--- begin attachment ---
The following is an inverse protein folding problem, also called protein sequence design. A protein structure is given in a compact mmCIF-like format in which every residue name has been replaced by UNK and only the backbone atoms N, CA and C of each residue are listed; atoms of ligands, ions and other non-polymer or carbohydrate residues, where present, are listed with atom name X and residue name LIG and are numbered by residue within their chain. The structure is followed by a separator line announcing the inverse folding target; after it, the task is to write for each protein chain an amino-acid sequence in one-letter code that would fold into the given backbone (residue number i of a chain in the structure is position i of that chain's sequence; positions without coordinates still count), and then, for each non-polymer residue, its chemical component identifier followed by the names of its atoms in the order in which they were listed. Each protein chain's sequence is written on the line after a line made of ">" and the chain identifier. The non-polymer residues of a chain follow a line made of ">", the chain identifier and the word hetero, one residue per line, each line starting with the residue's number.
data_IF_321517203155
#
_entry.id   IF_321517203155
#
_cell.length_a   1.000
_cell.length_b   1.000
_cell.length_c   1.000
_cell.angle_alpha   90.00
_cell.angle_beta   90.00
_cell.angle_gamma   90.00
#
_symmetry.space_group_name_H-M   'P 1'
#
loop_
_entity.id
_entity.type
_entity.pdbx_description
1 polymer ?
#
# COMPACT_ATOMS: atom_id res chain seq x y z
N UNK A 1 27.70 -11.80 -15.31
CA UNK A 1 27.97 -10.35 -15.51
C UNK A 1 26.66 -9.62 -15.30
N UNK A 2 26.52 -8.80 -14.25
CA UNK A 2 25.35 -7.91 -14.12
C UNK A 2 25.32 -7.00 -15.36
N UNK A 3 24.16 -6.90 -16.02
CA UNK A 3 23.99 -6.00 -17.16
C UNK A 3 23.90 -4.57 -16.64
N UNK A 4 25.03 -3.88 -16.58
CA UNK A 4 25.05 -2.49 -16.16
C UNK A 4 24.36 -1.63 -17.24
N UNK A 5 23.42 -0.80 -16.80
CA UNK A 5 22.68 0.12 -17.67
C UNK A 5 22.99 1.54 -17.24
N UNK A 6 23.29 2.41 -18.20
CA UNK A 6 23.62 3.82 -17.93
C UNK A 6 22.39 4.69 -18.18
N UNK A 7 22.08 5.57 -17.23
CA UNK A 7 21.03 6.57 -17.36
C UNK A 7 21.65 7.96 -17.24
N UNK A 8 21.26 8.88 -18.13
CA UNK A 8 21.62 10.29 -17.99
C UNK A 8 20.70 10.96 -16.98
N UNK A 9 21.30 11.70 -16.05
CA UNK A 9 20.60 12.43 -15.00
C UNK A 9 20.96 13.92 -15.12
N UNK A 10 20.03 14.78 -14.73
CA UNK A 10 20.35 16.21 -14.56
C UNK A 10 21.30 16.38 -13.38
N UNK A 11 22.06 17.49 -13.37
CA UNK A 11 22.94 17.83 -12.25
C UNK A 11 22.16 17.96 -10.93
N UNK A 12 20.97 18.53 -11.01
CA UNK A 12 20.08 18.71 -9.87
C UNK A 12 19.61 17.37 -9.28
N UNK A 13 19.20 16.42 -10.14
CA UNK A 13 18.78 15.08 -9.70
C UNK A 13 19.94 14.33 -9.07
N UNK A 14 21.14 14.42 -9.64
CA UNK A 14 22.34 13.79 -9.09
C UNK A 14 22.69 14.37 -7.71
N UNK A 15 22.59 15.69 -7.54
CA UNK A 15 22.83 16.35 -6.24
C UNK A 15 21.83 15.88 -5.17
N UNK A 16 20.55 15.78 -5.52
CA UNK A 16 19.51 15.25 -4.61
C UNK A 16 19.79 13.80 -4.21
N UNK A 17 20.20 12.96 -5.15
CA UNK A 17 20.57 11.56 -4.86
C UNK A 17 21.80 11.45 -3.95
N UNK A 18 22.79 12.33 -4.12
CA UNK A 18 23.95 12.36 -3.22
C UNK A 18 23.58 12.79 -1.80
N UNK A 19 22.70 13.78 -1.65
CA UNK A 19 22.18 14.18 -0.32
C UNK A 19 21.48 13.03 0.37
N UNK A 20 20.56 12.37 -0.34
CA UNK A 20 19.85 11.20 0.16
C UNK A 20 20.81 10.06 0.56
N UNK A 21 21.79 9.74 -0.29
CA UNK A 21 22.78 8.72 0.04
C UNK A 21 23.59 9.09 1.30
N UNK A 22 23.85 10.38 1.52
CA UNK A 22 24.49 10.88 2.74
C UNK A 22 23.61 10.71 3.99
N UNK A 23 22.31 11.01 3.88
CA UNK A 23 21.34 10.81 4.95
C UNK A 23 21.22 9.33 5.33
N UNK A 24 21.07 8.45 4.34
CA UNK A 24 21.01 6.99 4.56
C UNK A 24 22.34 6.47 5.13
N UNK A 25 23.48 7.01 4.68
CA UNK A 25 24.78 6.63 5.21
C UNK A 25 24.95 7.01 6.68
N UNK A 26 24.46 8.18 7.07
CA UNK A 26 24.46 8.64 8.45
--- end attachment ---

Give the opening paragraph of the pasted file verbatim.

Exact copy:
The following is an inverse protein folding problem, also called protein sequence design. A protein structure is given in a compact mmCIF-like format in which every residue name has been replaced by UNK and only the backbone atoms N, CA and C of each residue are listed; atoms of ligands, ions and other non-polymer or carbohydrate residues, where present, are listed with atom name X and residue name LIG and are numbered by residue within their chain. The structure is followed by a separator line announcing the inverse folding target; after it, the task is to write for each protein chain an amino-acid sequence in one-letter code that would fold into the given backbone (residue number i of a chain in the structure is position i of that chain's sequence; positions without coordinates still count), and then, for each non-polymer residue, its chemical component identifier followed by the names of its atoms in the order in which they were listed. Each protein chain's sequence is written on the line after a line made of ">" and the chain identifier. The non-polymer residues of a chain follow a line made of ">", the chain identifier and the word hetero, one residue per line, each line starting with the residue's number.